Master at Arms

Dislike the need to specialize in a single weapon to be an effective combatant? Sad that your players sell all the nice magic weapons you place as loot simply because they lack appropriate skills to use them? Unsure if weapon skill talents are fine? This talent is for you! It does have a solid prerequisite, but it adds +1 per level to all skills allowing attacks and active defenses, at a very reasonable price. Personally, I really hope this will encourage more GMs to allow weapon skill talents, and use more talents in their games in general.

Scroll Scribbling

This leveled perk is essentially a severely limited version of Gizmo allowing you to to prepare temporary scrolls. It’s too slow to use in combat and the scrolls expire rather soon, but anyone can use them!

Soul Warding

Don’t like how Holiness is only useful for some holy abilities? This import from GURPS Dungeon Fantasy 20: Slayers for Holy Warriors is a great step in making Holiness more useful. It gives DR against attacks from demons, and you could easily build an equivalent for other thematically appropriate foes.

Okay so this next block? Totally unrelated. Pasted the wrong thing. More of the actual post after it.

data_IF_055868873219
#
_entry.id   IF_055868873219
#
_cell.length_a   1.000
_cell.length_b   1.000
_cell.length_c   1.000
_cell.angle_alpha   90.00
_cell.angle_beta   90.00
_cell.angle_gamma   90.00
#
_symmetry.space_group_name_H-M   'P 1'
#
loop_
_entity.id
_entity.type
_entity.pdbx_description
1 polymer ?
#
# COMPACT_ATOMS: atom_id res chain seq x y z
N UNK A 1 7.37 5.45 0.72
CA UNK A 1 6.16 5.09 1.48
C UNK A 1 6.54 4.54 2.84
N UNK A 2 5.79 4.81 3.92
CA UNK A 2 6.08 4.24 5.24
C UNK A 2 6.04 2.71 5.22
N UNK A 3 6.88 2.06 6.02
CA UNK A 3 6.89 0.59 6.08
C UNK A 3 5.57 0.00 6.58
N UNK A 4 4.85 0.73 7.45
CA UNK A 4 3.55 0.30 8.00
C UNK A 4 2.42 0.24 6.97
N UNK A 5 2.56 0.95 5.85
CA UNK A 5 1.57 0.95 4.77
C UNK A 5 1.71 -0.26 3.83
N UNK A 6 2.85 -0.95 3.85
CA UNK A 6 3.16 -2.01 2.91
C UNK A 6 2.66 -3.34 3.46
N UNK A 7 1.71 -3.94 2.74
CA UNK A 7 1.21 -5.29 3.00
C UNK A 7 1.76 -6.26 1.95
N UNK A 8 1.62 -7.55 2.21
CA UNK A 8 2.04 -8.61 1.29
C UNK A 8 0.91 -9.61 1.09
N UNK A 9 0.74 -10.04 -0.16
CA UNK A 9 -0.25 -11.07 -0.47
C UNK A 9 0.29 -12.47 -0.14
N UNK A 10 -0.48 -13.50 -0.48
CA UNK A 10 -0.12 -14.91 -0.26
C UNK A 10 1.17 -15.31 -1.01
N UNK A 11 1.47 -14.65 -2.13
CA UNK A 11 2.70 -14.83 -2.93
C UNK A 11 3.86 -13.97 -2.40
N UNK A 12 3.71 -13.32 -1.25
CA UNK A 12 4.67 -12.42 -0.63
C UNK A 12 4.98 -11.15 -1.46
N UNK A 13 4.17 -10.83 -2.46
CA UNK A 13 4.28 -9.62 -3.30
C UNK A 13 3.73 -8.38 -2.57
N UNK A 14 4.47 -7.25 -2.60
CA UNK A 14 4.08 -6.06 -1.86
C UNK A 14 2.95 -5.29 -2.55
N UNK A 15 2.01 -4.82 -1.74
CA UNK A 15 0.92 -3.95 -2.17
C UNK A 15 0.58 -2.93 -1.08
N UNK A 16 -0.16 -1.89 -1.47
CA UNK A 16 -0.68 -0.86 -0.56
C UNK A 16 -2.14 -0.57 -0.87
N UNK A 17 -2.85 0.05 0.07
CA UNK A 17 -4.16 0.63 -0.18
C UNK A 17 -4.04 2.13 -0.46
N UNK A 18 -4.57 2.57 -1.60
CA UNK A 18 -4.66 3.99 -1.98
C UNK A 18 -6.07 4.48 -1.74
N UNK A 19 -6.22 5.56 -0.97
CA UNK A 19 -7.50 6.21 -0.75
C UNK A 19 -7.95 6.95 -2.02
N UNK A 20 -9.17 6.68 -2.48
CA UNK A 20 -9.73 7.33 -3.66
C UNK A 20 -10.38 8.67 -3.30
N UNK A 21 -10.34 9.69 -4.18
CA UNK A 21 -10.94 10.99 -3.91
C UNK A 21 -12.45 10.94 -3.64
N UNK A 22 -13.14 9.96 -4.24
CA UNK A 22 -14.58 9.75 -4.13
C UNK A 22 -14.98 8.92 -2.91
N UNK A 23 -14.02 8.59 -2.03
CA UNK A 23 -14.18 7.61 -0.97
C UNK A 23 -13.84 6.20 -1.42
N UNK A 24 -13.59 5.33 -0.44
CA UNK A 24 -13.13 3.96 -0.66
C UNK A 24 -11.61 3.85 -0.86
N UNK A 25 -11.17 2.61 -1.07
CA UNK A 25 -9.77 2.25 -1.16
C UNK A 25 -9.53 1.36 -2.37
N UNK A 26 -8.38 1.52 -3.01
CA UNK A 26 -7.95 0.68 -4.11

Vanishing Act

A pet peeve of mine was that Backstabbing could only be used at the start of combat in DF and DFRPG, while GURPS Action, Monster Hunters and After the End have expanded it to be usable multiple times during combat itself. This advantage finally backports this to DFRPG and reduces the penalties for doing so.

Wrestling Master

This is a port from Pyramid #3/111, including an adaptation for Fantastic Dungeon Grappling. I’m very glad Wrestlers were included in Delvers to Grow and otherwise feature prominently in Gaming Ballistic’s offerings. 

New DFRPG Kickstarter: Delvers to Grow

Gaming Ballistic has launched a new Kickstarter project. Delvers to Grow by Kevin Smyth is a DFRPG supplement scratching two common itches: character creation taking too long even with the distilled ruleset and 250-point characters having too many moving parts for players inexperienced with the genre. Both have one thing in common: too many choices, and DtG reduces this down to just half a dozen major ones per character while still producing effective, flavorful characters at 62, 125 and 187 points fully compatible with the DFRPG profession templates.

Art by Ksenia Kozhevnikova.